Fitness Tips

Here’s What Happens to Your Body When You Don’t ‘Go Hard or Go Home’ in Every Workout

Photo: Studio Firma
Your fitness routine can be a safe space where you find joy, endorphins, and—yeah—even a little bit of peace. The problem is that, every January, the language used around moving your body trends toward being more damaging than inspiring. Mentalities like "go hard or go home" and "push yourself to the limit" may make you feel like your workout is worthless if it doesn't leave you panting on the ground and sore for days. But the simple truth is this (repeat after me): Not every workout should feel hard.

Amanda Freeman, founder and CEO of megaformer Pilates studio SLT, says that every time you exercise, you reap the rewards—regardless of your effort level. "Any type of exercise—whether your effort level is a one or a five—is worthwhile. Always going all out in workouts is not a sustainable way to exercise and is likely to result in injury and burnout. It's important to listen to your body when working out and not to push it beyond what's smart," she says.

Looking for some evidence to support the idea that all movement is worthwhile? A couple weeks back, we reported on a study that found that power walking for just 17 minutes each day increased your cardiorespiratory fitness, a metric associated with lower cardiovascular and all-cause mortality. Meaning, your lunchtime walk is very capable of increasing your longevity and overall well-being—even if you're not winded by the end. And for what it's worth, the people of the Blue Zones—the longevity hot spots on the planet—also prefer snackable exercises for longevity that fit into their everyday lives, like gardening or carrying their groceries home from the supermarket. (Read: They're not going all out in a spin class every single day—and that's totally fine.)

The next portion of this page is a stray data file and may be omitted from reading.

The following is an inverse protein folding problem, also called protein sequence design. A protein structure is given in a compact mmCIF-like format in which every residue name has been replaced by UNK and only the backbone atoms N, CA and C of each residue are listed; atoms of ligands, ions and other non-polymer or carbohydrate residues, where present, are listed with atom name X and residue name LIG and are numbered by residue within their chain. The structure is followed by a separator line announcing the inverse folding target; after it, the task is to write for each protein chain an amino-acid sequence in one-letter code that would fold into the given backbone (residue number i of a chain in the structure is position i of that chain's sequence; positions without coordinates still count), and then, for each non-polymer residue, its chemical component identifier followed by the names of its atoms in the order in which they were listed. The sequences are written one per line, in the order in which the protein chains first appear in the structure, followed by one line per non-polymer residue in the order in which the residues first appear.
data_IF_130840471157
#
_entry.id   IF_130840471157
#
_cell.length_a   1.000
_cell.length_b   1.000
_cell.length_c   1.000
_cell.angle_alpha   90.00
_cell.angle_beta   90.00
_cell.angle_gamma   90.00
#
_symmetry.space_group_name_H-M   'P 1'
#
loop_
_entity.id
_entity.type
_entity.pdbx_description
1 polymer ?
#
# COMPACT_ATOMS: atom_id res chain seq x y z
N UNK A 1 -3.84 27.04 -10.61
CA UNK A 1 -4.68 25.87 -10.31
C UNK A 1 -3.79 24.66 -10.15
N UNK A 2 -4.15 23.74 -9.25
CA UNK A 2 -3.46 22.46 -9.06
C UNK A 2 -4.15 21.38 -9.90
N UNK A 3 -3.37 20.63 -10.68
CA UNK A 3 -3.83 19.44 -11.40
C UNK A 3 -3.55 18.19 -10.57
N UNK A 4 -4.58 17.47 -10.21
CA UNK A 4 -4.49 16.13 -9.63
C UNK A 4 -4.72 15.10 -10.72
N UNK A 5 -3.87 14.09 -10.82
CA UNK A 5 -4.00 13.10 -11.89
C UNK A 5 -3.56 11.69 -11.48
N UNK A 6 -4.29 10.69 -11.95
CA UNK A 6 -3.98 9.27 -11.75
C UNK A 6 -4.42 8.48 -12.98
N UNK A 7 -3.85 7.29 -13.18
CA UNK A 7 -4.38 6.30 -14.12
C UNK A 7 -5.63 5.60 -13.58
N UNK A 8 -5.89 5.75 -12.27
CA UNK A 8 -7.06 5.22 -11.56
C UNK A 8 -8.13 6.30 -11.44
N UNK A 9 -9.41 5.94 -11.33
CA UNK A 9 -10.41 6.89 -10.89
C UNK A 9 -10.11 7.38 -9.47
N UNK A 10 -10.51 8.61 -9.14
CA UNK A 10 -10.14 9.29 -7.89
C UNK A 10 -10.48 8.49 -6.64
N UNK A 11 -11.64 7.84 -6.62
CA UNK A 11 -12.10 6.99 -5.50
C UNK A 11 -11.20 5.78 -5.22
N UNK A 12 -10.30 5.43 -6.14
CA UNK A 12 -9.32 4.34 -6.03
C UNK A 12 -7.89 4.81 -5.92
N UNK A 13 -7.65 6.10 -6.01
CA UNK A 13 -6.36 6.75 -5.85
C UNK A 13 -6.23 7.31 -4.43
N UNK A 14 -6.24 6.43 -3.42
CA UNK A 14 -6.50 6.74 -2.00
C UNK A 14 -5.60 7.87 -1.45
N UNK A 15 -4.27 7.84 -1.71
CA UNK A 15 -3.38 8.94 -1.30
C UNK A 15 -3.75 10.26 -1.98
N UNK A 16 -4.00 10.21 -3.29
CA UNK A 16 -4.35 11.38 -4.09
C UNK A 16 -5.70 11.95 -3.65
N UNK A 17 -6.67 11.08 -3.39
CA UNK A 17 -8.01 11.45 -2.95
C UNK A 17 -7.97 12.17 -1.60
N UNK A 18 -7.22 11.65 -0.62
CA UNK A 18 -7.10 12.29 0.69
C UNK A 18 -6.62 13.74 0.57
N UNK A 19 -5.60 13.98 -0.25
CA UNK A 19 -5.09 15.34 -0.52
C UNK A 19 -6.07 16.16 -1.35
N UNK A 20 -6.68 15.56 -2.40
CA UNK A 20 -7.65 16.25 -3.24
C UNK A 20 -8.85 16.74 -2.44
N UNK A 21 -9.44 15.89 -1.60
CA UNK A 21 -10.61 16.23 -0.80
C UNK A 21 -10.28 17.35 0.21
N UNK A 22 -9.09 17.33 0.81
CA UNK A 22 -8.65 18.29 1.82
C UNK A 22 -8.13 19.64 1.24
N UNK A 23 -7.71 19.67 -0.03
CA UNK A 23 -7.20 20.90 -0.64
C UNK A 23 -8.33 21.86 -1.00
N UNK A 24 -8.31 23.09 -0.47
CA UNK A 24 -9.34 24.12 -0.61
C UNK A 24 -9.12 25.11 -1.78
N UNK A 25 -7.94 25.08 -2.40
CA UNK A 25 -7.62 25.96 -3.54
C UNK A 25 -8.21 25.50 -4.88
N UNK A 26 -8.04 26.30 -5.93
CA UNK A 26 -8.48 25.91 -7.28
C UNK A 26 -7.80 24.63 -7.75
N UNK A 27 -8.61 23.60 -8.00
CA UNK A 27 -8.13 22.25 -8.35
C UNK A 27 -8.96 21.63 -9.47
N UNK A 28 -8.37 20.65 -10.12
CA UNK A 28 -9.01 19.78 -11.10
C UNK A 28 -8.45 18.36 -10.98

"Always going all out in workouts is not a sustainable way to exercise and is likely to result in injury and burnout." —Amanda Freeman, founder and CEO of SLT

Now, here's the thing: Sometimes, it may feel awesome to push yourself to the limits—it’s how you get stronger, increase your VO2 max (or maximum oxygen uptake), and overall level of fitness. And as long as you're doing so safely, Freeman says that's also completely fine. "My advice really is to listen to your body and determine which are the days you can go all out and which are the days you need to be more moderate in your physical activity," she says. After all: Sometimes logging that extra mile or performing an extra burpee or two can make you feel self-assured and powerful. But it's not always easy to know what your body "needs" on a given day.

That's why Freeman recommends planning to work out at different effort levels throughout the course of your week. Then, if you get to, say, Wednesday and don't feel like going for your long run, you can swap in something else instead.  "I think it's important to plan out your workouts in a way where you vary them up and don't overdo any one muscle or type of movement. Balance is key," she says. (Nudge, nudge: If you're looking for an easy way to plan out a week of fitness, check out Well+Good's ReNew Year Fitness Plan).

Grab your sliders and try this SLT workout (at whatever effort level feels good today!):

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